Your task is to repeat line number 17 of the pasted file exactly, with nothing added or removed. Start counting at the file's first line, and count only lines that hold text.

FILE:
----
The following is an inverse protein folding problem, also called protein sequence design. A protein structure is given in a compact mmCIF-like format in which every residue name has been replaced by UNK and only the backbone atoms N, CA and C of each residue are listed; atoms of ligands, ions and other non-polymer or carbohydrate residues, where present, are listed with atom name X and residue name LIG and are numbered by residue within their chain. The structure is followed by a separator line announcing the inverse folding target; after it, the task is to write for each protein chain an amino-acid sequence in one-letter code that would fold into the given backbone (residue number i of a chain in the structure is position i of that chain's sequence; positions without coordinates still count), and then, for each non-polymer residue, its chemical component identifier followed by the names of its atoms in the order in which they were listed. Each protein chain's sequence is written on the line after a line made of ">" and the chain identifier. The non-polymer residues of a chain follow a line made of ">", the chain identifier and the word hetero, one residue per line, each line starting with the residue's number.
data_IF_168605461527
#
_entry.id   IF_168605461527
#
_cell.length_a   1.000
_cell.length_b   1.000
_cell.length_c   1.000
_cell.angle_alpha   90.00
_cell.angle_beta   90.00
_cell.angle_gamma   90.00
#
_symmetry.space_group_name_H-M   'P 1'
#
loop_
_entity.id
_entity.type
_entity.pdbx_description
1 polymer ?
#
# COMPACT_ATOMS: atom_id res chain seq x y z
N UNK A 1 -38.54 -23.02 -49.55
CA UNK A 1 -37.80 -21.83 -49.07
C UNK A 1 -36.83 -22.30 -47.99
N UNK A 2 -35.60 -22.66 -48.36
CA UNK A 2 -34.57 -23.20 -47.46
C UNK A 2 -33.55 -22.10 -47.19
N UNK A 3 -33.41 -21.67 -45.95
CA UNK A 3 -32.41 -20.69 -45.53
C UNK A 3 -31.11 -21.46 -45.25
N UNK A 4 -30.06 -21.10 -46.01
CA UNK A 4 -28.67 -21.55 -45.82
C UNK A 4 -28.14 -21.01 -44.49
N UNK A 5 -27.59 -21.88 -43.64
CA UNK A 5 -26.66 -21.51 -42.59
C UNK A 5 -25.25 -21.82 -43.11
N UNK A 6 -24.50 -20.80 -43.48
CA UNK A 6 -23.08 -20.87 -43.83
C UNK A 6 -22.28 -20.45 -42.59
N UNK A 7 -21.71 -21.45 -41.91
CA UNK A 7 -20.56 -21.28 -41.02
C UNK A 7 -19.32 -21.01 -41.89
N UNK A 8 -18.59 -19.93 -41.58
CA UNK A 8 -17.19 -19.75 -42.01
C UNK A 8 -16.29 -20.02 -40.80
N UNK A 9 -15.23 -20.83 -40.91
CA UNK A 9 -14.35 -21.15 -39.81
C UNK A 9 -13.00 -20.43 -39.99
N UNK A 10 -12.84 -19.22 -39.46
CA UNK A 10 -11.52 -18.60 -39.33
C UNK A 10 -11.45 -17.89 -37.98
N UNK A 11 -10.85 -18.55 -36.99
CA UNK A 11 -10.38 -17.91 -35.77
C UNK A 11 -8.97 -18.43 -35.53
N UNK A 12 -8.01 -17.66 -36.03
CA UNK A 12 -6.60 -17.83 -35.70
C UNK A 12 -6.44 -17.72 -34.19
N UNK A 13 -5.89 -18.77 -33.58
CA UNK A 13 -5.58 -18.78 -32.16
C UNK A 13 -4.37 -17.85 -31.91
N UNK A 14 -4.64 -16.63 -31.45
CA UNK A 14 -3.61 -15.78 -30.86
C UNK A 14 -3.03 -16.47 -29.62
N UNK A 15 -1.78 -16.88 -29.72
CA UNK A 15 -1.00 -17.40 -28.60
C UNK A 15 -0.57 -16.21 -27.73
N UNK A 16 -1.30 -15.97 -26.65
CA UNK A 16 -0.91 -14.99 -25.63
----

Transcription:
_entity.type